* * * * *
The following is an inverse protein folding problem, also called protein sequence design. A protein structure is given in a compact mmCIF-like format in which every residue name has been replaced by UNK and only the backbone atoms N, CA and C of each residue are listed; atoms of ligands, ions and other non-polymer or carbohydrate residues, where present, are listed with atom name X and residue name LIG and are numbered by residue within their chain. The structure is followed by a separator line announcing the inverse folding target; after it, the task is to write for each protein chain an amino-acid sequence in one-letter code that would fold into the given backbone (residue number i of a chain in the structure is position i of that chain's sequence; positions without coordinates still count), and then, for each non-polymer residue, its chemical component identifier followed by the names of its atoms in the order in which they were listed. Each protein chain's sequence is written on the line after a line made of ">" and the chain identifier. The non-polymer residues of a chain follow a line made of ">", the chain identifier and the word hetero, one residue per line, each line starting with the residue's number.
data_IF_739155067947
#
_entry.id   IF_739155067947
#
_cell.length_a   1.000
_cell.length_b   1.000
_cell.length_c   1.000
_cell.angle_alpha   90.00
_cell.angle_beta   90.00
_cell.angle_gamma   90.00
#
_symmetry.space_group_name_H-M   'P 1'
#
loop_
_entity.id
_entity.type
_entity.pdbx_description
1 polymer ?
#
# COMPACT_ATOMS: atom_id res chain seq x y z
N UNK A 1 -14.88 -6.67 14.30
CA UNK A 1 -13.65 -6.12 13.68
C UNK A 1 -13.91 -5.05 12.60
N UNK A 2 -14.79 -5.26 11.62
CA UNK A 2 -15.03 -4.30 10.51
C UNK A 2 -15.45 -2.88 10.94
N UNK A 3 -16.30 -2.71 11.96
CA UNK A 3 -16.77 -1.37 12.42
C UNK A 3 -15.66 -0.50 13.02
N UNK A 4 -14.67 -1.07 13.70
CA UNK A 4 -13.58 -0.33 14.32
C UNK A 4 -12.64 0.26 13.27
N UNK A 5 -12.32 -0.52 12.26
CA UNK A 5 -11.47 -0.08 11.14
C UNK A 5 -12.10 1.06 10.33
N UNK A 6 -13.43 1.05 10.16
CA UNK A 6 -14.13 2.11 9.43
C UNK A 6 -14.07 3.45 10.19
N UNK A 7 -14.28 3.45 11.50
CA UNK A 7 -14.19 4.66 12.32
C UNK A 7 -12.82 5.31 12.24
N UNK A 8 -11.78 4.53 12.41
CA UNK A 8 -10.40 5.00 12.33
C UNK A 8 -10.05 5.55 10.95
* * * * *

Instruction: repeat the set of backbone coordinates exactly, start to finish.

The following is an inverse protein folding problem, also called protein sequence design. A protein structure is given in a compact mmCIF-like format in which every residue name has been replaced by UNK and only the backbone atoms N, CA and C of each residue are listed; atoms of ligands, ions and other non-polymer or carbohydrate residues, where present, are listed with atom name X and residue name LIG and are numbered by residue within their chain. The structure is followed by a separator line announcing the inverse folding target; after it, the task is to write for each protein chain an amino-acid sequence in one-letter code that would fold into the given backbone (residue number i of a chain in the structure is position i of that chain's sequence; positions without coordinates still count), and then, for each non-polymer residue, its chemical component identifier followed by the names of its atoms in the order in which they were listed. Each protein chain's sequence is written on the line after a line made of ">" and the chain identifier. The non-polymer residues of a chain follow a line made of ">", the chain identifier and the word hetero, one residue per line, each line starting with the residue's number.
data_IF_739155067947
#
_entry.id   IF_739155067947
#
_cell.length_a   1.000
_cell.length_b   1.000
_cell.length_c   1.000
_cell.angle_alpha   90.00
_cell.angle_beta   90.00
_cell.angle_gamma   90.00
#
_symmetry.space_group_name_H-M   'P 1'
#
loop_
_entity.id
_entity.type
_entity.pdbx_description
1 polymer ?
#
# COMPACT_ATOMS: atom_id res chain seq x y z
N UNK A 1 -14.88 -6.67 14.30
CA UNK A 1 -13.65 -6.12 13.68
C UNK A 1 -13.91 -5.05 12.60
N UNK A 2 -14.79 -5.26 11.62
CA UNK A 2 -15.03 -4.30 10.51
C UNK A 2 -15.45 -2.88 10.94
N UNK A 3 -16.30 -2.71 11.96
CA UNK A 3 -16.77 -1.37 12.42
C UNK A 3 -15.66 -0.50 13.02
N UNK A 4 -14.67 -1.07 13.70
CA UNK A 4 -13.58 -0.33 14.32
C UNK A 4 -12.64 0.26 13.27
N UNK A 5 -12.32 -0.52 12.26
CA UNK A 5 -11.47 -0.08 11.14
C UNK A 5 -12.10 1.06 10.33
N UNK A 6 -13.43 1.05 10.16
CA UNK A 6 -14.13 2.11 9.43
C UNK A 6 -14.07 3.45 10.19
N UNK A 7 -14.28 3.45 11.50
CA UNK A 7 -14.19 4.66 12.32
C UNK A 7 -12.82 5.31 12.24
N UNK A 8 -11.78 4.53 12.41
CA UNK A 8 -10.40 5.00 12.33
C UNK A 8 -10.05 5.55 10.95